Feb. 04--SAN JOSE -- Santa Clara County supervisors slapped the San Jose Fire Department with big penalties for its 911 medical response times, which have been so slow that crews have been showing up late to emergencies about once per hour over the last year.
The Board of Supervisors on Tuesday unanimously voted to pull funding from the Fire Department but offered it a chance to shape up and get the money back.
The city gets about $2.1 million in county funding per year, which is equivalent to the operation of one fire station. But the money is contingent on crews responding to at least 90 percent of emergencies within eight minutes, a mark the department has failed to meet for 14 straight months.
The money will be cut off starting with about $700,000 that was due from four months last year, and placed in a trust fund. If the city meets the 90 percent target for three straight months and submits an improvement plan, the city will get the money back as long as it doesn't start to slip again.
"That might provide the incentive that's necessary to get the city to perform," said county Supervisor Joe Simitian, who has led the charge on the issue. "There's a point at which you say, 'We just can't let this go on a little longer.' "
San Jose officials declined to show up and defend themselves at the meeting for the second time in as many months, which dismayed county leaders to the point where they considered pulling the contract with the city altogether. That would lead county ambulances to respond to medical emergencies first instead of San Jose firefighters, an option the county will now begin studying.
"The silence from the city just is deafening," said county Supervisor Ken Yeager. "I don't have a lot of confidence that the city of San Jose is going to be able to meet the minimum requirement anytime soon. I don't know how that could happen."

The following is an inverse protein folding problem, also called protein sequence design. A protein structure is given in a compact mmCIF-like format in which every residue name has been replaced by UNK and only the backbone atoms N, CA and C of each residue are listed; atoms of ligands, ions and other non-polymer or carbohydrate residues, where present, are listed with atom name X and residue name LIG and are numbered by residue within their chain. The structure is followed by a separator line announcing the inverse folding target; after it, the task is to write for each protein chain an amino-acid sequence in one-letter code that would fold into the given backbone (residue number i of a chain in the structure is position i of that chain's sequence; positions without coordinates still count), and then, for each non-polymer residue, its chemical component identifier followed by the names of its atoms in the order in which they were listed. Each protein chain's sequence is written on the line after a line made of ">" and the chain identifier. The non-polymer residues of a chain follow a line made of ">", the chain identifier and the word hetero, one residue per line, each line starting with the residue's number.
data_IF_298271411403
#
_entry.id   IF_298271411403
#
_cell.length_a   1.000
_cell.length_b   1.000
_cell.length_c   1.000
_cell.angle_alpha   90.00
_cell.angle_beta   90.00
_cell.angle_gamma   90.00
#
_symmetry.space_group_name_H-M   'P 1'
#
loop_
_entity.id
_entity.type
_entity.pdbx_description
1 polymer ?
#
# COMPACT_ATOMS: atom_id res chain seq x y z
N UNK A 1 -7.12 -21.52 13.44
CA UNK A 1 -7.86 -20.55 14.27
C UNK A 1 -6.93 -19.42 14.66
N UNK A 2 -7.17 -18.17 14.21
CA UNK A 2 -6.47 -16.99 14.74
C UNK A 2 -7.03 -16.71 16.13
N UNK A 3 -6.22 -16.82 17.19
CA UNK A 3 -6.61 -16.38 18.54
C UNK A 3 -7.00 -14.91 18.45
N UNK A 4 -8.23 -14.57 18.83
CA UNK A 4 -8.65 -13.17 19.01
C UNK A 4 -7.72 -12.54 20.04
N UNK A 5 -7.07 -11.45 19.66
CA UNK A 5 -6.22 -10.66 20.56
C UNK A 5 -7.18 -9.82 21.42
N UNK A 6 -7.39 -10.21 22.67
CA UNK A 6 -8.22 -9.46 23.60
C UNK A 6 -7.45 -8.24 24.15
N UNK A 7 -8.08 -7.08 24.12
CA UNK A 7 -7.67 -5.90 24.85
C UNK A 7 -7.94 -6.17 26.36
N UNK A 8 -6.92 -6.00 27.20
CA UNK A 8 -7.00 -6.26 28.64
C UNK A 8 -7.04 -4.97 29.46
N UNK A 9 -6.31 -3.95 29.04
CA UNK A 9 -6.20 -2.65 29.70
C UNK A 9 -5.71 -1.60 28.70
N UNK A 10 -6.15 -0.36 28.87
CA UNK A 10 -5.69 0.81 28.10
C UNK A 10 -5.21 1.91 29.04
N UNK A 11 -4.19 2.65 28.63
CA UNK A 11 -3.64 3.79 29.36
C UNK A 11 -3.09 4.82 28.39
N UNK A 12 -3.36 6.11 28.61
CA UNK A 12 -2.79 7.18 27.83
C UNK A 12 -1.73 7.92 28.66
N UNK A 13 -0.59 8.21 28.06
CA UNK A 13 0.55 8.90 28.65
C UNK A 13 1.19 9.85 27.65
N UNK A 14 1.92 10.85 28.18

In written responses before the meeting, the Fire Department said it's seeking additional funds to hire more crews and prevent engine brownouts and is hiring a firm to implement a new traffic system that would more effectively allow emergency vehicles to navigate crowded streets.
They're also sending far fewer trucks to homes, freeing up more resources for medical calls. When a fire alarm goes off in a residential building, only one truck will respond -- down from four before, while alarms that ring at "dangerous" buildings will merit two trucks instead of five.
But it's unclear if the city has the money to fund these efforts, or whether the smaller response to home fire alarms could be dangerous.
After San Jose initially met the county's performance standards when the new five-year county ambulance contract took effect in 2011, it hasn't met the 911 response time target for a single month since summer 2012. By comparison, no other department in the county has fallen short of the eight-minute mark for even one month.
In the first six months of last year, San Jose fire crews responded to medical emergencies within 8 minutes only 88 percent of the time. The rest of the county fire departments under contract -- from Mountain View to Gilroy -- met the response time target a combined average of 97 percent.
Even then, San Jose fire officials have since conceded that they incorrectly reported their data during the last year and a half and were actually about 1 percent to 3 percent slower than first thought. The result has been crews showing up late to emergencies about once per hour over the past year.
San Jose over the last half-decade has trimmed its staff by about two dozen firefighters to deal with budget cuts even as the number of medical emergencies it's responded to has shot up 36 percent, to 55,000 a year. City officials blamed the cuts on soaring costs for employee benefits, especially retirement which tripled over a decade and continues to rise.